9.    Over successive funding periods we have had to manage uncertain funding settlements as a result of extended EU budget negotiations and changing funding formulas. As with the EU process the analytical and preparatory work is important and broadly similar no matter what the financial settlement. Our development work with stakeholders (e.g. via ‘co-production’ for regional investment) will ensure a range of funding scenarios are considered as that work progresses.

 

10. This approach has been advocated in a number of different inquiries carried out by the National Assembly for Wales (NAfW). The European Affairs and Additional Legislation Committee report on their Inquiry into the future of regional policy in June 2017 called for replacement needs-based funding to Wales at the same level as we would have expected if part of the EU and called for the Welsh Government to develop a regional funding policy now.

European Territorial Cooperation programmes

 

11. Wales also takes part in a number of European Territorial Cooperation (ETC) programmes, including the Ireland-Wales programmes which the Welsh Government currently administers. We have been clear that we recognise a significant added-value in these programmes, which have multiple benefits in terms of international cooperation, sharing best practice, and projecting an open and collaborative Wales to the world. The UK Government has left the door open to negotiating continuing access to these programmes, but we will need to continue to make the case for the value these provide.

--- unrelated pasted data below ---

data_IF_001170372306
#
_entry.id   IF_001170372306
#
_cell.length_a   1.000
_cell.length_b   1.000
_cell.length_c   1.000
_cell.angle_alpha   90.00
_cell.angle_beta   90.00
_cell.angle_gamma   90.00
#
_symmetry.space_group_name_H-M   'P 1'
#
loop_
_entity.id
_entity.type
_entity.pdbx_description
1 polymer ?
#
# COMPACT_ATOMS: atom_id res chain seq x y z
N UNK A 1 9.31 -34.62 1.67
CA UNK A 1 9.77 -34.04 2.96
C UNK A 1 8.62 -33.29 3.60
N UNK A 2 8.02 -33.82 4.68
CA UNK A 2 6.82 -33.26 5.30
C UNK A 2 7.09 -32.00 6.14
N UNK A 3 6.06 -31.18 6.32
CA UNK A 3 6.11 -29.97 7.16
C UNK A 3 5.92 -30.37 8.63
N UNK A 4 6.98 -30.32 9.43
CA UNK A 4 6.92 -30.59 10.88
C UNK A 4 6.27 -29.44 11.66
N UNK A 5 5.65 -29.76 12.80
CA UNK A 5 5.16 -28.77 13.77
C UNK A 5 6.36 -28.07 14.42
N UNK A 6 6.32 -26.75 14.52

12. We have had strong support for continuing to participate in the suite of ETC programmes from Welsh stakeholders in response to our engagement exercise on the Regional Investment in Wales after Brexit policy paper. We continue to share these findings, and the similar clear messages from various NAfW Committee inquiries, with the UK Government to help build the case for continued involvement.

 

13. The European Commission published draft regulations for future ETC programmes on 29 May, which we are reviewing in detail to ensure proposals remain suitable for Wales and appropriate access remains possible once we are out of the EU. I also met with Irish Minister for Finance and Public Expenditure and Reform Paschal Donohoe in February. Together, we are committed to protecting the relationship between our two nations and agreed to keep in close contact to ensure that we take every opportunity to secure Irish Welsh co-operation as we look to the future.